I received the following comment on The Higher Calling Part Two and am sharing the answers in a new post.
“Please don’t stop! I hope there is more for me to learn, and ponder, and do like you; I really have learned quite a bit from your two posts, thank you. How do you keep the feasts, exactly? What does that look like if you are missing pieces? How does a typical day look? Since my children are young, could you answer from the preschool age? And current ages, as well?”
Thank you Brittany, for your kind encouragement. As for how to keep the Feasts exactly … there is no answer. When the Israelites were commanded to keep the Feast, they were coming into the Land (except for the first Passover). We also do not have a sacrificial system as they did, so we cannot keep the Feasts as written in Leviticus. My suggestion is that you and your husband read the passages relating to the Feast … read other books in relation to the Feasts … then pray for the leading of the Heavenly Father in how He wants your family to “keep the Feasts”.
Keeping the Feasts is a living relationship with the Heavenly Father. It is a time to commune with Him. Seek Him for the plan. We have been doing this for 20+ years and each year is a different experience. Yes, some things stay consistent through the years, like having lamb for Passover or camping for Sukkot, but each year the Heavenly Father reveals Himself in a new and deeper way.
As for a typical day, my goal is to “live to praise the heavenly Father and restore order to His creation, through the leading of His Son”. From a young age, I taught the children to rise, make their beds, bring order to their room, get dressed, brush hair, etc. They would then take care of animal chores. We would eat breakfast together, clean up food, dishes, tidy the house, clean the bathroom, etc. We then gather together for praise and worship, bible time and prayer. After this we do homeschooling, play outside, eat lunch, I read an inspirational book to the children, then naps for those who need them or more school work. There is free time after school, dinner, then family time.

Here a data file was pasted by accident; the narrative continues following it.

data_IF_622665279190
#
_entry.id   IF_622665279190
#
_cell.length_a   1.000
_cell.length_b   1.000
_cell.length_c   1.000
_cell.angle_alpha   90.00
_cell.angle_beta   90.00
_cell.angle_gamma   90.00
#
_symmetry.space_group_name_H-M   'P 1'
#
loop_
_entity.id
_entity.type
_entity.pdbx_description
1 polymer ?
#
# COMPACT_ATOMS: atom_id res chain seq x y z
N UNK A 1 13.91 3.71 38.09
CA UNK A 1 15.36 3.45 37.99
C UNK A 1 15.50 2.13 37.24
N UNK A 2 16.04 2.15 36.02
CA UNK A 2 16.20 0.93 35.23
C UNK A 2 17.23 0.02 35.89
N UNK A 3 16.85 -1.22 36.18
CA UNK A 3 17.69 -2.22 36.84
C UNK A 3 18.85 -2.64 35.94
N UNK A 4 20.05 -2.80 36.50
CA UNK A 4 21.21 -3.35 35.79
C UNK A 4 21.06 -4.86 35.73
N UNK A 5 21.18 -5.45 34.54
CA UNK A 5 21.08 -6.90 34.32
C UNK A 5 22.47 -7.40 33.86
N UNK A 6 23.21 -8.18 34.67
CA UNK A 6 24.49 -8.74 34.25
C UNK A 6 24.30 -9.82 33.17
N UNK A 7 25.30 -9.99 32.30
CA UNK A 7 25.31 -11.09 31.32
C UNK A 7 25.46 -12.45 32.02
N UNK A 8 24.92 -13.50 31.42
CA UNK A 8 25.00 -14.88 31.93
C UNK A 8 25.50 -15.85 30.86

With preschool children, things may not flow as smoothly because diapers need to be changed, attitudes need to be adjusted, sometimes discipline needs to be given and messes need to be cleaned up. But your goal can be to instruct them to bring order into your home with a right heart and sweet spirit. My young children were with me regardless of what I was doing and, at a young age, learned many skills.
With preschoolers, some days don’t end up looking like we thought they should, but that is okay. What is important is trying to keep the fruits of Spirit flowing in your home. This is not an easy task because we each have our own personal struggles in the flesh against sin and temptations. Then you mix together a variety of personality types that may not mesh easily … and what do you get?? The home is an excellent microcosm of what life will be like as we try to “live at peace with all men”. If there is just one thing you accomplish in a day, let it be “Your kingdom come, Your will be done on earth as it is in heaven” – Luke 11:2. Or in your home … let it be filled with shalom!
If you are training up preschoolers, the most important way to keep shalom (peace) in your home is to train them to obey with right hearts. If you discipline wrong attitudes, the children are happy and the home stays happy. If you allow wrong attitudes, even if every thing is clean and orderly in the house, the spirit of the home will not be peaceful or joyful.
With little ones, after you have encouraged them into having sweet spirits (and it is important to note here that children mirror you … if you don’t have a sweet spirit, they won’t), the goal that needs to be met is to make your home a haven.
This includes proper nutrition for the family to keep all of you healthy … make the effort to give your husband a good breakfast and lunch also. Don’t make his only option for lunch a fast food restaurant or gas station that serves pizza and greasy stuff, with an old lady (or smiley young one) handing him a bag saying “Here ya go sweetie”. Make provision for your sweetie to have a better option.
Do your best to keep up with the laundry being washed and put away to alleviate the stress of needing something clean to wear. Even little children can help fold and put away laundry. Also, a clean orderly home gives all the family members a place to relax and does not make you uncomfortable to have people “drop in”. If you accomplish these things and have time for other activities, then enjoy yourself. If these basics are not met, I highly encourage you to not do other activities that take you away from accomplishing the basics, because they will add stress and disorder in your home.
Wow, I have written a long answer to short questions! I hope my insights will be helpful. Shalom to your home! ~ Annie